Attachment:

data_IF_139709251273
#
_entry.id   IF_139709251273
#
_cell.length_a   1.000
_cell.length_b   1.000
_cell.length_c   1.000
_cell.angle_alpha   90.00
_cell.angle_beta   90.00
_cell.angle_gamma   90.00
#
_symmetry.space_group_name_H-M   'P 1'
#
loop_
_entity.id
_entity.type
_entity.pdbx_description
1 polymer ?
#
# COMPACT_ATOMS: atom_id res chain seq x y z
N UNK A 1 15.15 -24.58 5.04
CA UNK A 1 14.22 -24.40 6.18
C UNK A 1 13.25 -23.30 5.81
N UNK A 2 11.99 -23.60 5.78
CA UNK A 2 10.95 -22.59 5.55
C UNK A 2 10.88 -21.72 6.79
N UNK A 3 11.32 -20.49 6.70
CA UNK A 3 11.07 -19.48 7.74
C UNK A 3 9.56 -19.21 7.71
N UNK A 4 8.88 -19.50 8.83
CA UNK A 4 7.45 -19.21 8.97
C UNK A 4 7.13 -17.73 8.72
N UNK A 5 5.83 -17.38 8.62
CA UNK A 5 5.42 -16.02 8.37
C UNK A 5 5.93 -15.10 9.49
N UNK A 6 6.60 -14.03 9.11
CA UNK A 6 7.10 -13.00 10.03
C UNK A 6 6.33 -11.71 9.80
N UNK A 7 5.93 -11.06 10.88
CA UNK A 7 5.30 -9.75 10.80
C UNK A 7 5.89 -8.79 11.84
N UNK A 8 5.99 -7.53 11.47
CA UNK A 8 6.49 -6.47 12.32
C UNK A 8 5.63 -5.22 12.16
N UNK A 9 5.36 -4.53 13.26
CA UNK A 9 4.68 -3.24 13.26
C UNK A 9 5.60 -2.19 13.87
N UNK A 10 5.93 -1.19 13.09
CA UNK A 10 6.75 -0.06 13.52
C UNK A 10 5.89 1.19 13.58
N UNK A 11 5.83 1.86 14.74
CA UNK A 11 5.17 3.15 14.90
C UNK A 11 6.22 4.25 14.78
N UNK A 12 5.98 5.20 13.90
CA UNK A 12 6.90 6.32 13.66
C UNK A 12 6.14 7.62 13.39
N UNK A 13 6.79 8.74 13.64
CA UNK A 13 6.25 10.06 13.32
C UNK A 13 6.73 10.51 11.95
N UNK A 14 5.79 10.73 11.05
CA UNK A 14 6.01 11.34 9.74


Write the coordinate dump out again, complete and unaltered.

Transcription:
data_IF_139709251273
#
_entry.id   IF_139709251273
#
_cell.length_a   1.000
_cell.length_b   1.000
_cell.length_c   1.000
_cell.angle_alpha   90.00
_cell.angle_beta   90.00
_cell.angle_gamma   90.00
#
_symmetry.space_group_name_H-M   'P 1'
#
loop_
_entity.id
_entity.type
_entity.pdbx_description
1 polymer ?
#
# COMPACT_ATOMS: atom_id res chain seq x y z
N UNK A 1 15.15 -24.58 5.04
CA UNK A 1 14.22 -24.40 6.18
C UNK A 1 13.25 -23.30 5.81
N UNK A 2 11.99 -23.60 5.78
CA UNK A 2 10.95 -22.59 5.55
C UNK A 2 10.88 -21.72 6.79
N UNK A 3 11.32 -20.49 6.70
CA UNK A 3 11.07 -19.48 7.74
C UNK A 3 9.56 -19.21 7.71
N UNK A 4 8.88 -19.50 8.83
CA UNK A 4 7.45 -19.21 8.97
C UNK A 4 7.13 -17.73 8.72
N UNK A 5 5.83 -17.38 8.62
CA UNK A 5 5.42 -16.02 8.37
C UNK A 5 5.93 -15.10 9.49
N UNK A 6 6.60 -14.03 9.11
CA UNK A 6 7.10 -13.00 10.03
C UNK A 6 6.33 -11.71 9.80
N UNK A 7 5.93 -11.06 10.88
CA UNK A 7 5.30 -9.75 10.80
C UNK A 7 5.89 -8.79 11.84
N UNK A 8 5.99 -7.53 11.47
CA UNK A 8 6.49 -6.47 12.32
C UNK A 8 5.63 -5.22 12.16
N UNK A 9 5.36 -4.53 13.26
CA UNK A 9 4.68 -3.24 13.26
C UNK A 9 5.60 -2.19 13.87
N UNK A 10 5.93 -1.19 13.09
CA UNK A 10 6.75 -0.06 13.52
C UNK A 10 5.89 1.19 13.58
N UNK A 11 5.83 1.86 14.74
CA UNK A 11 5.17 3.15 14.90
C UNK A 11 6.22 4.25 14.78
N UNK A 12 5.98 5.20 13.90
CA UNK A 12 6.90 6.32 13.66
C UNK A 12 6.14 7.62 13.39
N UNK A 13 6.79 8.74 13.64
CA UNK A 13 6.25 10.06 13.32
C UNK A 13 6.73 10.51 11.95
N UNK A 14 5.79 10.73 11.05
CA UNK A 14 6.01 11.34 9.74